Four new dragon millipedes found in China
A team of speleobiologists from the South China Agriculture University and the Russian Academy of Sciences have described four new species of the dragon millipedes from southern China, two of which seem to be cave dwellers. The study was published in the open access journal ZooKeys.
The millipede genus Desmoxytes is well-known because the dragon-like appearance of the species in it. The four new species all can be recognized by their spiky body, the distinctive characteristic which gave the representatives of the genus their unique common name.
Unlike other groups of cave millipedes, which are usually very common, the representatives of Desmoxytes are comparatively rare in caves, and always with low in numbers populations. In addition, they are often distributed in a narrow geographical area, or even only present in a single cave, or cave system. Because of such rarity and endemism, dragon millipedes are ideal material for evolutionary studies.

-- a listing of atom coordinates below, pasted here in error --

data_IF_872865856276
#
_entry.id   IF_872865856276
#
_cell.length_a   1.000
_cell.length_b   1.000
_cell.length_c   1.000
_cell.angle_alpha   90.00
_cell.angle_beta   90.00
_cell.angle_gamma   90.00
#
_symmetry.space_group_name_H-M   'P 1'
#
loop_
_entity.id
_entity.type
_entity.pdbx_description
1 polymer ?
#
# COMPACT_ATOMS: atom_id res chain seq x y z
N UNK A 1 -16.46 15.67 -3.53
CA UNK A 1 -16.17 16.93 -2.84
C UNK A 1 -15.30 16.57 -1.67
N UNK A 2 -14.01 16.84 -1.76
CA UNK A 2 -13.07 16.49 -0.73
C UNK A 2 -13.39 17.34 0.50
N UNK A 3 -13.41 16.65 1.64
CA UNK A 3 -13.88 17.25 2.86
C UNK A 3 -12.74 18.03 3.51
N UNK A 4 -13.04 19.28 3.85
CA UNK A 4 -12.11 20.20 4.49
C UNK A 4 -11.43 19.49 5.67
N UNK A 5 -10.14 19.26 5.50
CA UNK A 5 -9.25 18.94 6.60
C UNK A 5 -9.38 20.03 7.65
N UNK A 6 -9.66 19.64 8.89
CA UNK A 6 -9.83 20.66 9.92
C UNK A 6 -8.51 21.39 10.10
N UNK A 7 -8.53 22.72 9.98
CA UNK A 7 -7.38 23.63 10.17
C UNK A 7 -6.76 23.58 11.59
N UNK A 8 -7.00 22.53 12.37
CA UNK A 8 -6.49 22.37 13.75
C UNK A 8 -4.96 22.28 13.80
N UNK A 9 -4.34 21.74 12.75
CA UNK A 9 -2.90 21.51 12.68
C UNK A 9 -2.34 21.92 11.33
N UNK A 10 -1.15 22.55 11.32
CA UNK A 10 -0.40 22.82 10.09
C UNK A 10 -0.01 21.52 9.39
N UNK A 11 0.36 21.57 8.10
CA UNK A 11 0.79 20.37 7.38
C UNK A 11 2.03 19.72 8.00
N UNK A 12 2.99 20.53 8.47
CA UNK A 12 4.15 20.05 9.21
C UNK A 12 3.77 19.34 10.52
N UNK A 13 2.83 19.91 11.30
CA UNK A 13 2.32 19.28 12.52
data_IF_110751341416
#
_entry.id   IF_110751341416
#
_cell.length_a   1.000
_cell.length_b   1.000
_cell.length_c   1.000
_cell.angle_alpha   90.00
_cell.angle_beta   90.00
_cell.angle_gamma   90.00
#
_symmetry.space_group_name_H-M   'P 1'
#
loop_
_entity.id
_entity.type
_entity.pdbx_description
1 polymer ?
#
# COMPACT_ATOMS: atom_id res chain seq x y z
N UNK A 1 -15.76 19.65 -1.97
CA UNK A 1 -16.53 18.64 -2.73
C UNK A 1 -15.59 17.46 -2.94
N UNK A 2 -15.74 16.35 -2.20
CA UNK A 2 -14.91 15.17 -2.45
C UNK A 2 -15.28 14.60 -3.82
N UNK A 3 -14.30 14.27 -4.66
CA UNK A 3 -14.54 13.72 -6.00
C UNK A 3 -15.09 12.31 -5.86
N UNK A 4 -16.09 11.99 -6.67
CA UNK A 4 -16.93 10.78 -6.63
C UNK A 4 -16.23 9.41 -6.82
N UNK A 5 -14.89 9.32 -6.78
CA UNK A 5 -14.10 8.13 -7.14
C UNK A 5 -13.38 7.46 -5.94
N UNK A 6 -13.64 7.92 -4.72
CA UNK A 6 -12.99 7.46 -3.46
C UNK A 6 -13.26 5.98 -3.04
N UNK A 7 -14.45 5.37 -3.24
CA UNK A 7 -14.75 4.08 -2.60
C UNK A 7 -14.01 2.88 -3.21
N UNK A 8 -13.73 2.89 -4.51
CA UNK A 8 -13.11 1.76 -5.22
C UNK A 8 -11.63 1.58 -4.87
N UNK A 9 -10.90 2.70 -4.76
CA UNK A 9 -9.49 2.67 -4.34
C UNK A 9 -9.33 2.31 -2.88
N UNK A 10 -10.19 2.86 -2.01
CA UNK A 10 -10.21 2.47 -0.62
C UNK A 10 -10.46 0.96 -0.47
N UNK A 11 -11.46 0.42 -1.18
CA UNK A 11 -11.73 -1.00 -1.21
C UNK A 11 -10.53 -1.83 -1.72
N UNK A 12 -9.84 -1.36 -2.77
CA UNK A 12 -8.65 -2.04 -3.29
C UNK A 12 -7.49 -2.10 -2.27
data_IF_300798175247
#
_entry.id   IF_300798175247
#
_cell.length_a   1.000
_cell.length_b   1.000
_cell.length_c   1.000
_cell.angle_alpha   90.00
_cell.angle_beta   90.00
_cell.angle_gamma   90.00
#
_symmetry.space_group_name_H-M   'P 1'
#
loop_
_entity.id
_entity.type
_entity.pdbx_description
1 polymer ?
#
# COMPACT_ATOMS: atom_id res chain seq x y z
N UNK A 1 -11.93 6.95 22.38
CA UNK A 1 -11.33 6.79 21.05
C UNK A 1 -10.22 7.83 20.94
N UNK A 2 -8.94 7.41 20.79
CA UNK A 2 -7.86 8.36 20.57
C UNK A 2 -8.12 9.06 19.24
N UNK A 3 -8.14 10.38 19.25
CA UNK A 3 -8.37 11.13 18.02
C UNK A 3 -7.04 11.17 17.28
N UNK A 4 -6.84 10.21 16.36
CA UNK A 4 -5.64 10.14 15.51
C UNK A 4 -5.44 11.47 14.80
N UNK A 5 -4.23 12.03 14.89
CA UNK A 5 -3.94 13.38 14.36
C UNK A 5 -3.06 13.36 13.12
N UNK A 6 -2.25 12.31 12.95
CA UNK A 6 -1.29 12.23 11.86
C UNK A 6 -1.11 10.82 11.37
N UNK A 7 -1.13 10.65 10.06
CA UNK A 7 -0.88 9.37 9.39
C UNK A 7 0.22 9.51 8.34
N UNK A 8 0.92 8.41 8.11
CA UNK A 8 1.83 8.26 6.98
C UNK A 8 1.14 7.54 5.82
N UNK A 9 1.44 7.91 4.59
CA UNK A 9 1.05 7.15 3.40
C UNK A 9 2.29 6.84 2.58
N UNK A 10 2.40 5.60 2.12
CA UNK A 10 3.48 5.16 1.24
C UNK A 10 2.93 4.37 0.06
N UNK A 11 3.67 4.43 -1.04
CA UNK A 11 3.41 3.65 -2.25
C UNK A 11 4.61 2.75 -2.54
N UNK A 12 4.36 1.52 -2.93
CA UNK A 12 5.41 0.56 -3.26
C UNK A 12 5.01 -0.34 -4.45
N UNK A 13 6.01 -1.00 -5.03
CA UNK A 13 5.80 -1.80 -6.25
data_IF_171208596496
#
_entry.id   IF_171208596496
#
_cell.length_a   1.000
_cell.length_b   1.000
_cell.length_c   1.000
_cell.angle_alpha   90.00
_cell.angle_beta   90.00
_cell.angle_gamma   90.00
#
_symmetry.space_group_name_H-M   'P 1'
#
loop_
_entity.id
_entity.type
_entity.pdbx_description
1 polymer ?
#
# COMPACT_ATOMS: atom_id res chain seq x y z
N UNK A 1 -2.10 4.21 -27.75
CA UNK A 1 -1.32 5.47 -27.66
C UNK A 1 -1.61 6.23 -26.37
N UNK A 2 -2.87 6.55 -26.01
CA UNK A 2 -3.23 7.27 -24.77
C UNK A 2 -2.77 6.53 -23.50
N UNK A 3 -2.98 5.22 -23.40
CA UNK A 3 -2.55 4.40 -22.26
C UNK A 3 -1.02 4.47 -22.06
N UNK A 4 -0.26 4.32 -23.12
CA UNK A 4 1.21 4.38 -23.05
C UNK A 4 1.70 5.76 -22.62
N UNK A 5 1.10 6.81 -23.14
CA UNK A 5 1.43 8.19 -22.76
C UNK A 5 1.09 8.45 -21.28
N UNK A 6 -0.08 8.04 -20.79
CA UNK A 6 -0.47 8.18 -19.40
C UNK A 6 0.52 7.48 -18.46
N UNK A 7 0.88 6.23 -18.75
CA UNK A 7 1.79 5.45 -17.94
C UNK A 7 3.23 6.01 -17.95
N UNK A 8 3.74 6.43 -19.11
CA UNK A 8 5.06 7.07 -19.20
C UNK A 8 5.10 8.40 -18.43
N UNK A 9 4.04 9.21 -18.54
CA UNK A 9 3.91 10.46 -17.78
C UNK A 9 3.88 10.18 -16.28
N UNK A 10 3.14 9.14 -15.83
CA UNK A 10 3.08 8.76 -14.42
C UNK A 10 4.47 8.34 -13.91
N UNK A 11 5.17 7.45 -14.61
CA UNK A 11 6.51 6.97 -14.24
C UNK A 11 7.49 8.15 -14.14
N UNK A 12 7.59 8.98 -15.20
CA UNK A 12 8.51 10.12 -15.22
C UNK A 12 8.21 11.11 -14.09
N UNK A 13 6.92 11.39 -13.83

China holds the most diverse resources of Desmoxytes. Up to now, China has 14 millipedes of genus, including 9 cavernicolous species. It is believed, however, that the country holds a greater diversity of these bizarre creatures, which are yet to be discovered in future.
Additional Information: Golovatch SI, Li YB, Liu WX, Geoffroy J-J (2012) Three new cavernicolous species of dragon millipedes, genus Desmoxytes Chamberlin, 1923, from southern China, with notes on a formal congener from the Philippines (Diplpoda, Polydesmida, Paradoxoaomatidae). Zookeys 185: 1-17. DOI: 10.3897/zookeys. 185.3082.